The biggest challenge that police agencies across the country face is the need to identify those people who shouldn’t be police officers and protect the public and their colleagues from those individuals. I think, of all of the challenges facing police forces, this is by far the most difficult because for years those individuals have been protected by laws, by police associations and by their colleagues.
Nothing illustrates this need more than the Dallas Police Department. As police critic Radley Balko points out in a column on Friday, “one particularly unfortunate aspect of the murder of five Dallas police officers Thursday night is that the city’s police department is a national model for community policing.”
Writes Mr. Balko, “Chief David Brown, who took office in 2010, has implemented a host of policies to improve the department’s relationship with the people it serves, often sticking out his own neck and reputation in the process.”
One thing that Chief Brown did was, after a series of officer-involved shootings in 2013, he “overhauled the department’s lethal-force policies, including a requirement that officers undergo training every two months instead of every two years.”
According to Mr. Balko, these changes have worked, “After hitting a high in 2012, officer-involved shootings in the city dropped in each ensuing year.”
Chief Brown isn’t perfect. For instance, in 2013, he “introduced a policy that allows police officers to wait 72 hours before answering questions about a shooting.”
He has also “fired more than 70 Dallas cops since taking office. But he doesn’t just fire bad cops, he also announces the firings — and the reasons for them — on social media. It’s a bold sort of transparency for which, again, he’s been criticized by police groups.”
Chief Brown has also “implemented a policy of collecting and releasing data on all use-of-force incidents. Brown has also implemented a body camera policy that’s mostly consistent with the model policy recommended by the American Civil Liberties Union. He also regularly makes himself available to the media.”
In a 2014 op-ed shortly after Ferguson erupted,” Brown stressed the importance of transparency, disclosure and honesty in the hours after a police shooting.”
In another interview, he stressed the importance of staying connected to and in touch with the community, even when tensions are high: “I would much rather have a couple of hundred folks shouting at me in a church than on a protest line after a police shooting because ‘I never talked to them,’ or ‘I never listened to them,’ ‘I never had a meeting with them.’”
Under Chief Brown, Dallas “has also emphasized and publicized the fact that citizens have a First Amendment right to record police officers (although the agency’s actual written policy could definitely be improved).”
Mr. Balko focuses some of his piece on the fact that the tragedies will make it less likely for these policies to be implemented elsewhere. Indeed, he writes, “I’ve already seen some criticism on social media suggesting that Brown’s permissive approach to policing protests may be partly to blame for what happened last night. Even given how little information we have right now, this is absurd.”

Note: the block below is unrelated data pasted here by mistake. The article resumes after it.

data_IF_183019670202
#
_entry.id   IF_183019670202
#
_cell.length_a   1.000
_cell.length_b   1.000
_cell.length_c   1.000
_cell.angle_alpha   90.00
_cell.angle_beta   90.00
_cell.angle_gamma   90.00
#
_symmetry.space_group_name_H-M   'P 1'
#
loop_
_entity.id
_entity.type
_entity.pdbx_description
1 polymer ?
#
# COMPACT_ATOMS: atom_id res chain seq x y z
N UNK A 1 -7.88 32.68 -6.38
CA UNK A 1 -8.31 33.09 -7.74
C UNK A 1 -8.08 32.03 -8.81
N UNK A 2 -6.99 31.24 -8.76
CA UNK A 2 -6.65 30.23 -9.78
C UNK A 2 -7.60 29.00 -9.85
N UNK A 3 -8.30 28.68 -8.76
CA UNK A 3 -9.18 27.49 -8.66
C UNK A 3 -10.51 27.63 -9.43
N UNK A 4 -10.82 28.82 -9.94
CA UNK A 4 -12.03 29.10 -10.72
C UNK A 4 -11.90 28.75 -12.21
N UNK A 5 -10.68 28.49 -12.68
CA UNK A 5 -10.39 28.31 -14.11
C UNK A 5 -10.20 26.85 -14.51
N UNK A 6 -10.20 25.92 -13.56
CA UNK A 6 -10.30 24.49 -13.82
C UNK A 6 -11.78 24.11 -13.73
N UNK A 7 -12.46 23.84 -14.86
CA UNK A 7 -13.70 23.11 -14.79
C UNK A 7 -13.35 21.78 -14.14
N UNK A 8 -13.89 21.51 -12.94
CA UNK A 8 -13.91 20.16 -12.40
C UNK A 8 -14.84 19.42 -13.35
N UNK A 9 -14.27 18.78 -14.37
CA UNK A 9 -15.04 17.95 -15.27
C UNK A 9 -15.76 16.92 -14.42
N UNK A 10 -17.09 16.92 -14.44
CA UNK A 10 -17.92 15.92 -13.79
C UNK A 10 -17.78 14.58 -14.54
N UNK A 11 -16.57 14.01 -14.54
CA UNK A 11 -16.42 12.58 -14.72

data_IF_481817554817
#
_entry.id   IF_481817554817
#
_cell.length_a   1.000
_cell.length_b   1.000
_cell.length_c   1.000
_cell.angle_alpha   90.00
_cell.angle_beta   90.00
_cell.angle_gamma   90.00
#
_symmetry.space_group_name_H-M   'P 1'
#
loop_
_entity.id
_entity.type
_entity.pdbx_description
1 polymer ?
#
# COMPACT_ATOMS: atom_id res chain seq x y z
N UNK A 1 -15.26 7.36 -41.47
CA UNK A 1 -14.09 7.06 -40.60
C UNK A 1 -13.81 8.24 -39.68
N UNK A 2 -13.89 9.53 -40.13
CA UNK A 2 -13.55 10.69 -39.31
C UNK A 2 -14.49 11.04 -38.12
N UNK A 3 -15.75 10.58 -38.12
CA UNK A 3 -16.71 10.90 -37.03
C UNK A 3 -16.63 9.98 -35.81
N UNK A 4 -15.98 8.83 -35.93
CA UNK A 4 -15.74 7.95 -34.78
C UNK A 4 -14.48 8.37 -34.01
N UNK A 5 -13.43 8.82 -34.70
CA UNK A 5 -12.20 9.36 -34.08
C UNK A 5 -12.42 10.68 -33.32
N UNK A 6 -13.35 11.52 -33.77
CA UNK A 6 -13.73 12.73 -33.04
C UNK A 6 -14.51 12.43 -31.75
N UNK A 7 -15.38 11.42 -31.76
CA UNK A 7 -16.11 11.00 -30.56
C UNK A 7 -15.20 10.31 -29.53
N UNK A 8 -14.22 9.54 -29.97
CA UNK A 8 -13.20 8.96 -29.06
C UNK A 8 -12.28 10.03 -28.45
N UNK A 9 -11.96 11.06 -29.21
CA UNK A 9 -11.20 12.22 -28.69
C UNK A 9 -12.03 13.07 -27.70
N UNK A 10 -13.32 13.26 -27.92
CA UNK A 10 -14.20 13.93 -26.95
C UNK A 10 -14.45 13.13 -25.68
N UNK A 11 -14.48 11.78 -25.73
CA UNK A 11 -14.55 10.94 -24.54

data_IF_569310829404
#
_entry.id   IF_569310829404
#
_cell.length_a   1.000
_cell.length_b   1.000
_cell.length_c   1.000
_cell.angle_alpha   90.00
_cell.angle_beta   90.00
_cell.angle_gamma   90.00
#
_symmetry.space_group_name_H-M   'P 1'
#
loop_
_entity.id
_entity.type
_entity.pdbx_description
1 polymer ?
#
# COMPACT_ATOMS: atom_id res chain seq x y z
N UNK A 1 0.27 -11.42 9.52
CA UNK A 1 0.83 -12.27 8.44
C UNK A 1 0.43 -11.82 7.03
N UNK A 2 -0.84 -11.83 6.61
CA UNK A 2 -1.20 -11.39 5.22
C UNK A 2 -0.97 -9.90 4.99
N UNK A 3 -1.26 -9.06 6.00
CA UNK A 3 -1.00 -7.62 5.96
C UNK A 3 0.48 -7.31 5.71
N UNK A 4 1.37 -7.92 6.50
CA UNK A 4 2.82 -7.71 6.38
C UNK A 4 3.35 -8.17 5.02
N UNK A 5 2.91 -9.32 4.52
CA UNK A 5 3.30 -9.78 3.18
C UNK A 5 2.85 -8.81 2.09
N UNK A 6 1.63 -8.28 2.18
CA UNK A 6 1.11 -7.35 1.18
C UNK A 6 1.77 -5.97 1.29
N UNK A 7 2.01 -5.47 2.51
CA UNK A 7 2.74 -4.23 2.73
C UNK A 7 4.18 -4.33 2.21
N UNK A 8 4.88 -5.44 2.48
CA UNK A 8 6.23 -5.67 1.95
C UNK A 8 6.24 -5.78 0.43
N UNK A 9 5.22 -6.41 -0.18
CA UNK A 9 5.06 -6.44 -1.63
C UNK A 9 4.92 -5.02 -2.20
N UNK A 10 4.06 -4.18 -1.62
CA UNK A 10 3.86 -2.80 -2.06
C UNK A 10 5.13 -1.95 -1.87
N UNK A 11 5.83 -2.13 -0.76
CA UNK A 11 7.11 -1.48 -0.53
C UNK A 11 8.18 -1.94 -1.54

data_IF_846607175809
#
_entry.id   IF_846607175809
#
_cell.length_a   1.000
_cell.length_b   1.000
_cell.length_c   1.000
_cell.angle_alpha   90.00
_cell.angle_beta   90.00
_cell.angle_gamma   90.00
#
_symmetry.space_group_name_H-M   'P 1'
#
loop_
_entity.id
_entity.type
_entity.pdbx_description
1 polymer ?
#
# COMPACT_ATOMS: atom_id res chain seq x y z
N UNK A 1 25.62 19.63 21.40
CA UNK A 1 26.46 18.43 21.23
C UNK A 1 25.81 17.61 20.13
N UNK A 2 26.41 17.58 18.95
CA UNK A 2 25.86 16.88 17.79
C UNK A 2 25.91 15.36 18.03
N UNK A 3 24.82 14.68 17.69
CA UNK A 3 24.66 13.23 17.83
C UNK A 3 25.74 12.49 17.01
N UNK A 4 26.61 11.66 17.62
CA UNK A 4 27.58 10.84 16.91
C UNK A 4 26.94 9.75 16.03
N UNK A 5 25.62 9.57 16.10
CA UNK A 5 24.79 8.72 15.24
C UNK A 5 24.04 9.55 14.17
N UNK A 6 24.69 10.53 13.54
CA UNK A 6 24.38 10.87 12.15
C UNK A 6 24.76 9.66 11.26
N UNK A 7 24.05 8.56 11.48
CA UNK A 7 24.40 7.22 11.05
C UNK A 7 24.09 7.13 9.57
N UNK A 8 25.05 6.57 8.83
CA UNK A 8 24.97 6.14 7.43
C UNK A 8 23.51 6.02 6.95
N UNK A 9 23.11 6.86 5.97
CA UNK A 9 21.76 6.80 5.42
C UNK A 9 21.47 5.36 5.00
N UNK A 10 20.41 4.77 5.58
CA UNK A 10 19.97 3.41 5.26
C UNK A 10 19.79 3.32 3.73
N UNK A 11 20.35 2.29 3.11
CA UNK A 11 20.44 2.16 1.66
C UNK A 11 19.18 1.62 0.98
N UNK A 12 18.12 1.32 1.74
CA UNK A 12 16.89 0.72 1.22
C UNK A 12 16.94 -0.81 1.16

But there is a secondary point that needs to be made here. The policies of Dallas police are not what led this troubled young man to go on a shooting rampage. I’m willing to bet that this young man had no idea what the Dallas Police policies were on things like use of force or transparency.
Mr. Balko argues, “It’s true that guns make such attacks easier. But guns also aren’t necessary, as we saw with the Boston Marathon bombing. Attacks like this one won’t be prevented with more aggressive policing, less police transparency, more tolerance of police brutality or more permissive use-of-force policies. To truly eliminate the risk of such attacks would require massive shifts of power and authority that would fundamentally alter our concept of what makes a free society free.”
Or, to make the point more broadly, what the shooter in this case was reacting to is a national problem of policing. It seems like he had been planning this for some time and the recent shootings gave him a moment of opportunity and an excuse to carry out the plan.
But I think a more important point is this: the bad policing tactics that we saw certainly in Minnesota and probably Baton Rouge as well, coupled with what has happened in Cleveland, Cincinnati, Baltimore, New York, Ferguson, South Carolina, Chicago, San Francisco, Oakland and many other places creates the backdrop for this tragedy.
The bottom line is that police may be in more danger in Dallas because of the bad actors in other communities and cities across the country. Good police officers are endangered by the actions of bad police officers.
If we want to change that, we need to crack down on the bad apples so that the majority of good officers do not have to carry their burden. That is a tall task, but that is the lesson I glean out of Dallas.
—David M. Greenwald reporting